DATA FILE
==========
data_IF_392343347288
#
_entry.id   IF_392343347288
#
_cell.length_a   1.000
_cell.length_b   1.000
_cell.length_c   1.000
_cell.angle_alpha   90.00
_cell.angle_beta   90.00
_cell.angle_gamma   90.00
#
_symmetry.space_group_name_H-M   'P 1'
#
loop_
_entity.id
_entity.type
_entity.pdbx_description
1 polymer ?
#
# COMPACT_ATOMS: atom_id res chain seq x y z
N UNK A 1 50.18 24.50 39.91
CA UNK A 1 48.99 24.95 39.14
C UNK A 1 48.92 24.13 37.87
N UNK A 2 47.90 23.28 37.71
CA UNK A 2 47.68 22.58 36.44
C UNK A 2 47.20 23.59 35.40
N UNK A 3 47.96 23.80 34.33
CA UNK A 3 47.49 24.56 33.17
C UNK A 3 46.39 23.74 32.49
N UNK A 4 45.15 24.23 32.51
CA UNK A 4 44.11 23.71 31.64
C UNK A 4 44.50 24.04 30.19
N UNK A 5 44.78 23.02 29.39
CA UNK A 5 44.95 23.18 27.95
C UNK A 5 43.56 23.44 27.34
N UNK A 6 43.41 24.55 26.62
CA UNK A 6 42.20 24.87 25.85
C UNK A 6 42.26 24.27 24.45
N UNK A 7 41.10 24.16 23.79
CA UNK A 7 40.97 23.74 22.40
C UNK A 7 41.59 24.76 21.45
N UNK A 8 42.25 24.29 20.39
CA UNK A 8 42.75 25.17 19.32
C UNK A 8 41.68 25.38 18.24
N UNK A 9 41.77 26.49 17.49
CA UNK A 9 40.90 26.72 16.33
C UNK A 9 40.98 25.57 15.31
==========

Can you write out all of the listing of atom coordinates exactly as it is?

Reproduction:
data_IF_392343347288
#
_entry.id   IF_392343347288
#
_cell.length_a   1.000
_cell.length_b   1.000
_cell.length_c   1.000
_cell.angle_alpha   90.00
_cell.angle_beta   90.00
_cell.angle_gamma   90.00
#
_symmetry.space_group_name_H-M   'P 1'
#
loop_
_entity.id
_entity.type
_entity.pdbx_description
1 polymer ?
#
# COMPACT_ATOMS: atom_id res chain seq x y z
N UNK A 1 50.18 24.50 39.91
CA UNK A 1 48.99 24.95 39.14
C UNK A 1 48.92 24.13 37.87
N UNK A 2 47.90 23.28 37.71
CA UNK A 2 47.68 22.58 36.44
C UNK A 2 47.20 23.59 35.40
N UNK A 3 47.96 23.80 34.33
CA UNK A 3 47.49 24.56 33.17
C UNK A 3 46.39 23.74 32.49
N UNK A 4 45.15 24.23 32.51
CA UNK A 4 44.11 23.71 31.64
C UNK A 4 44.50 24.04 30.19
N UNK A 5 44.78 23.02 29.39
CA UNK A 5 44.95 23.18 27.95
C UNK A 5 43.56 23.44 27.34
N UNK A 6 43.41 24.55 26.62
CA UNK A 6 42.20 24.87 25.85
C UNK A 6 42.26 24.27 24.45
N UNK A 7 41.10 24.16 23.79
CA UNK A 7 40.97 23.74 22.40
C UNK A 7 41.59 24.76 21.45
N UNK A 8 42.25 24.29 20.39
CA UNK A 8 42.75 25.17 19.32
C UNK A 8 41.68 25.38 18.24
N UNK A 9 41.77 26.49 17.49
CA UNK A 9 40.90 26.72 16.33
C UNK A 9 40.98 25.57 15.31